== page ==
Home Bread-Bakers v005.n040.11

Notes for new people...

"Michael E. Grabenstein" <mikeg@sun.gsfc.nasa.gov>
Wed, 12 Oct 1994 08:27:46 -0400
	My bread maker died. It was partially my fault (I feel), but it is
under warranty and Regal said (in a phone conversation) that it is

	What happened was my paddle would sometimes stick and be very hard
to get to turn again. Then sometimes once it was turning it was very hard
to turn. Like somehow bread was getting down in the gears and baking then
making them sticky.

	Well my stupidity came in the form that I did not immediately
phone Regal and tell them that the paddle was stiff to turn. This was
covered under my warranty and all I would have had to do was send back the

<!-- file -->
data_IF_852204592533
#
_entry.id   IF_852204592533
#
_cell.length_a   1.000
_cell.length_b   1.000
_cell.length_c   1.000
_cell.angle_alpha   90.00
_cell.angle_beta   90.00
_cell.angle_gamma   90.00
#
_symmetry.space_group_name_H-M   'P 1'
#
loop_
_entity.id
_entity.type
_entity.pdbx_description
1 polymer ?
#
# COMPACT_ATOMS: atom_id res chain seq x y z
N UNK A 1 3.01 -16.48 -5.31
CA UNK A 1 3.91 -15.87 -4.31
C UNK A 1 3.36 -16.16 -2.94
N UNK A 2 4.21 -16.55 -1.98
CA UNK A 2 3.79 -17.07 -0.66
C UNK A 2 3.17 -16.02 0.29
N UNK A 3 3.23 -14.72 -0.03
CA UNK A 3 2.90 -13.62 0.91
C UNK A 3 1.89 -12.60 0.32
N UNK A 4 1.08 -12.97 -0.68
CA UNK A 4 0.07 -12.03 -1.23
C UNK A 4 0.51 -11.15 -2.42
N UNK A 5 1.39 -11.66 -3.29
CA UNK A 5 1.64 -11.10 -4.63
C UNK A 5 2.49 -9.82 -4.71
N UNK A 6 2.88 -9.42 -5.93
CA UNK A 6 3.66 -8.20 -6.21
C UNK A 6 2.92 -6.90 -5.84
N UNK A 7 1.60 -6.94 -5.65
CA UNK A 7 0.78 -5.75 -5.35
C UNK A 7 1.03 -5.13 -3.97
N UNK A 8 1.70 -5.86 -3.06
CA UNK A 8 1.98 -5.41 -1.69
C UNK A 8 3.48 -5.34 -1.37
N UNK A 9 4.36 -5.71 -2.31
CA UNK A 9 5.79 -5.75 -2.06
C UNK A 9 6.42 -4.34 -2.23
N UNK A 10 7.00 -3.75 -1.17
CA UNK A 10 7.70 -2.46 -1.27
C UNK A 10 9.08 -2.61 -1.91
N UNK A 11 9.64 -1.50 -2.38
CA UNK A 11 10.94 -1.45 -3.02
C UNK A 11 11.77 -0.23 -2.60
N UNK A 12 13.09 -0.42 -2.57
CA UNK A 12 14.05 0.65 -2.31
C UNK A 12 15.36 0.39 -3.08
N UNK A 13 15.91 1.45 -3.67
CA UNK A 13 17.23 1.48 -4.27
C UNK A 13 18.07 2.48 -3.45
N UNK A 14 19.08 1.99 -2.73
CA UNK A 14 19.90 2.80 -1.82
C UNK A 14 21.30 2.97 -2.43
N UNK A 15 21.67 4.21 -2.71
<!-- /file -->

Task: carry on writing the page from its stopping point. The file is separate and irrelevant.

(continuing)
bread pan and they would repair/replace it.

	Unfortunately I could usually get it to turn and just kept using

	Well now there is a gear in the bottom of the bread maker itself
that is stripped and I have sent back the entire bread maker and bread

	Since hearing that some of the engines have burned up in others
bread makers I got to thinking that if the engines were a direct drive to
the bread pan paddle (ie. no gears, belts, etc.) then if the paddle was
stiff to turn or was not turning then the engine would burn up.

	So to summarize check your bread pan paddle and make sure it turns
freely. If it is stiff or does not turn, you need a new one, or need to
report it to the manufacturer (for warranty purposes).

	Luckily my problem came about while the machine was still under
warranty. At the 11th month, but still under the limit. :-)

	Other than this my Regal bread maker has been a fine machine and
produces an out standing texture in the bread it bakes. And I do a lot of
bread baking (at least just for two people, I do). 

	Dealing with Regal's warranty department has been a breeze, very
polite and kind.

   Mike, 			     Michael.Grabenstein@gsfc.nasa.gov
   UNIX Administrator GSFC Libraries Project
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